Her name reminds me of a flower.
I'm trying to figure this whole thing out, but I think I might be going at it from the wrong angle. A broken-off engagement two winters ago, and the subsequent 'throw yourself at anyone who will open her legs for you' phase as I trod through the rubble of the home we would share, and here I am, thwarting 4 billion years of evolution and however many kajillion base pairs of nucleic acids in my genome, all of which are aching, just aching to duplicate themselves towards ends more noble than mere damage control. Pheromone receptors in the olfactory bulb, just aching for the molecules that would unlock their neurochemical cascades. Alpha waves and appendages. But the quiet part of my mind that wants it to stay quiet for a while whispers: "Wait a minute --- what do you want, anyways?"
And all is still. The moment you stop looking, you find more than you can ever ask for.
She's older than me, not so much in years, but in everything else that counts. She's patient with my aloofness, understanding me better perhaps than I understand myself. She saw me get misty-eyed at the poetry reading we attended ---
"You, you got the best of me / And now I pity the one who gets the rest of me..."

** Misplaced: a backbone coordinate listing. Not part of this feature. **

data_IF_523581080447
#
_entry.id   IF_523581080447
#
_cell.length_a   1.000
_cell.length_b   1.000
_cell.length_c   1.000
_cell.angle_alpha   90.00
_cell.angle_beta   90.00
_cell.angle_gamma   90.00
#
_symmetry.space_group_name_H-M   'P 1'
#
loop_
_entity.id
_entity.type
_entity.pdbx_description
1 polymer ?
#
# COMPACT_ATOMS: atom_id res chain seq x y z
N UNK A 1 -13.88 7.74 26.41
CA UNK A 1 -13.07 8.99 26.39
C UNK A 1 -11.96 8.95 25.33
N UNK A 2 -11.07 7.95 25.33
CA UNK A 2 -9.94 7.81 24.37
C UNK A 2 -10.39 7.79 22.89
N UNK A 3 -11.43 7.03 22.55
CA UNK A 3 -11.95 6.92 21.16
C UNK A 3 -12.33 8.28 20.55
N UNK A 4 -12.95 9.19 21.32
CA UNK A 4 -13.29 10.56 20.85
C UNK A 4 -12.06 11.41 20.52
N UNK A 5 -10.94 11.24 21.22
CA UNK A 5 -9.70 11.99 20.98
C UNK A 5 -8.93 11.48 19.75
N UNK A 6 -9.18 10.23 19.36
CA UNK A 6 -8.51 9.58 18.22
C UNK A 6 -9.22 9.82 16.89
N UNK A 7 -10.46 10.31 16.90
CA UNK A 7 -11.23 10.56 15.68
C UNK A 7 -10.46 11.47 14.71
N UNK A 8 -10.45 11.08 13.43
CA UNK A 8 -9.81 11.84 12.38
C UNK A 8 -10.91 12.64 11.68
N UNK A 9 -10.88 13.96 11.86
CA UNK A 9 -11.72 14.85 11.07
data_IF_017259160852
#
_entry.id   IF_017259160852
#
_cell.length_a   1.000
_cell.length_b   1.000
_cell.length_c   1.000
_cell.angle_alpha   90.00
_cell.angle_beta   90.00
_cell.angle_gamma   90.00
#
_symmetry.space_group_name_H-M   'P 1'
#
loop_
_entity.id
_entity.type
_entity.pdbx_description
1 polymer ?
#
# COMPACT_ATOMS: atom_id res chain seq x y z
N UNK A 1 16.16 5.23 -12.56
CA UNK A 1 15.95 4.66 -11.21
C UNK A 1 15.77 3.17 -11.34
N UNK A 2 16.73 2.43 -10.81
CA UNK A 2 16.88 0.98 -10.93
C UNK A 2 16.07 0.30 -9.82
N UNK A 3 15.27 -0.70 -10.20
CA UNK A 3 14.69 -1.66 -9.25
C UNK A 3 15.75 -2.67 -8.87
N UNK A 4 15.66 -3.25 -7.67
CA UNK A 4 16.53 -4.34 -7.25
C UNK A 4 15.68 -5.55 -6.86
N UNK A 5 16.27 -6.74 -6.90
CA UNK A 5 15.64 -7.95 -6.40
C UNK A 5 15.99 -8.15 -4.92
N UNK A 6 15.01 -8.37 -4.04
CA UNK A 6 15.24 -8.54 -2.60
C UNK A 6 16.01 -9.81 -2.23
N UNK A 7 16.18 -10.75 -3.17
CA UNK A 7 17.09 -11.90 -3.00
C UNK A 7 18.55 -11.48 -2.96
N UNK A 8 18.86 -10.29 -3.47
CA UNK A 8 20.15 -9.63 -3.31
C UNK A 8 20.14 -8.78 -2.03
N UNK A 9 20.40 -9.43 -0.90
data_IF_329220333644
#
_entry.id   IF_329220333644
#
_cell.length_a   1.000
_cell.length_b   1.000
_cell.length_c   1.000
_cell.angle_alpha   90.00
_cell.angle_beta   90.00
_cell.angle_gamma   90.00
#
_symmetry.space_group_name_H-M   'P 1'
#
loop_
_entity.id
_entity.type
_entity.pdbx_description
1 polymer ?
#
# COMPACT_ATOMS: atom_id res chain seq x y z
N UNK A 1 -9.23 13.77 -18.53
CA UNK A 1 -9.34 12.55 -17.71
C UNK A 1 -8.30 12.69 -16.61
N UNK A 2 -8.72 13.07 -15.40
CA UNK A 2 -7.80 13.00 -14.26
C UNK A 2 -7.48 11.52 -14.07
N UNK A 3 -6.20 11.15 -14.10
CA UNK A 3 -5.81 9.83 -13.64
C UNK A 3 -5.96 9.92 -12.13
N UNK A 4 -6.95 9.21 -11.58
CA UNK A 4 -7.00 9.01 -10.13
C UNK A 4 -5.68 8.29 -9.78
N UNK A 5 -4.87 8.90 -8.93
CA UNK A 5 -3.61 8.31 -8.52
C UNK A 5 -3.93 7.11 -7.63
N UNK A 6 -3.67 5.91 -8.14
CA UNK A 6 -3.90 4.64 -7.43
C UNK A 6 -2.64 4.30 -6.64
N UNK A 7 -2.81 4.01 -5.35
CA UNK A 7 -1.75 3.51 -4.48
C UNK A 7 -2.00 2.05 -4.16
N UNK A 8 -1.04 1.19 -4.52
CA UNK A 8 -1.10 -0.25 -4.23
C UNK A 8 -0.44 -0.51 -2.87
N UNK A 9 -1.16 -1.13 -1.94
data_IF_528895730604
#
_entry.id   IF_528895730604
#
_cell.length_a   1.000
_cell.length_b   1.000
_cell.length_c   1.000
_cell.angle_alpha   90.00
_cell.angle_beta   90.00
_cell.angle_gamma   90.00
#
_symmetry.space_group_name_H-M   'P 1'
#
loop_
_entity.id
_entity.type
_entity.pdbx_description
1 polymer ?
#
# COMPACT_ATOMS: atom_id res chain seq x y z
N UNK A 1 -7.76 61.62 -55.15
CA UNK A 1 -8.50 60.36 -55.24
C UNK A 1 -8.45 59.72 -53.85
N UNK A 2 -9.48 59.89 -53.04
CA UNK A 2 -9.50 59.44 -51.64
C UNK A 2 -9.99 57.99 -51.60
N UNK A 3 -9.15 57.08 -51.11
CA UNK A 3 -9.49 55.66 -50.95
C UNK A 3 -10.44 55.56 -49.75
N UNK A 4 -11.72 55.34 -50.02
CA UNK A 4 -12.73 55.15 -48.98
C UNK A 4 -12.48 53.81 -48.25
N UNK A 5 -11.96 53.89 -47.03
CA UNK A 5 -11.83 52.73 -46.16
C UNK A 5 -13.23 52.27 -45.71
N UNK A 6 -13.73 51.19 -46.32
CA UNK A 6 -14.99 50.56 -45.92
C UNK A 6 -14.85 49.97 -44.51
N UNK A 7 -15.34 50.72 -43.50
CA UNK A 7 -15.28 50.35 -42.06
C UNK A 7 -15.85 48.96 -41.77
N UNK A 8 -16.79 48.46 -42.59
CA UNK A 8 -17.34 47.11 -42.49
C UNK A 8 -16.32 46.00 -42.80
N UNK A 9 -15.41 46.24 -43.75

--- so I guess she saw something in that.
This might just be the much-dreaded state of being 'just friends', but honestly, I don't think I want much more than that. Our lives are diverging at the fork in the road we're standing at right now, and honestly, after a lifetime of being emotionally stunted and holding the world at arm's length, I finally feel like a human being. I'm emerging, and she's been around the entire time to see it happen.
So she's moving up North to work on a farm. I'm moving to South America,
if all goes well, where I'll shit my guts out and, hopefully, do it in the
latrines I help install before the amoebic dysentery gets too bad. She once mused that all her past boyfriends all go off and do amazing things thousands of miles away, and she never sees them again. This happened to me as well, I replied. Maybe she's realized something, too. I wish her well, but not without the hope that one day, our paths will cross again.
So, in conclusion: I don't think there's a decision to be made here. There is a lot of appreciating to do, however, and I better get around to it before she sinks under my horizon.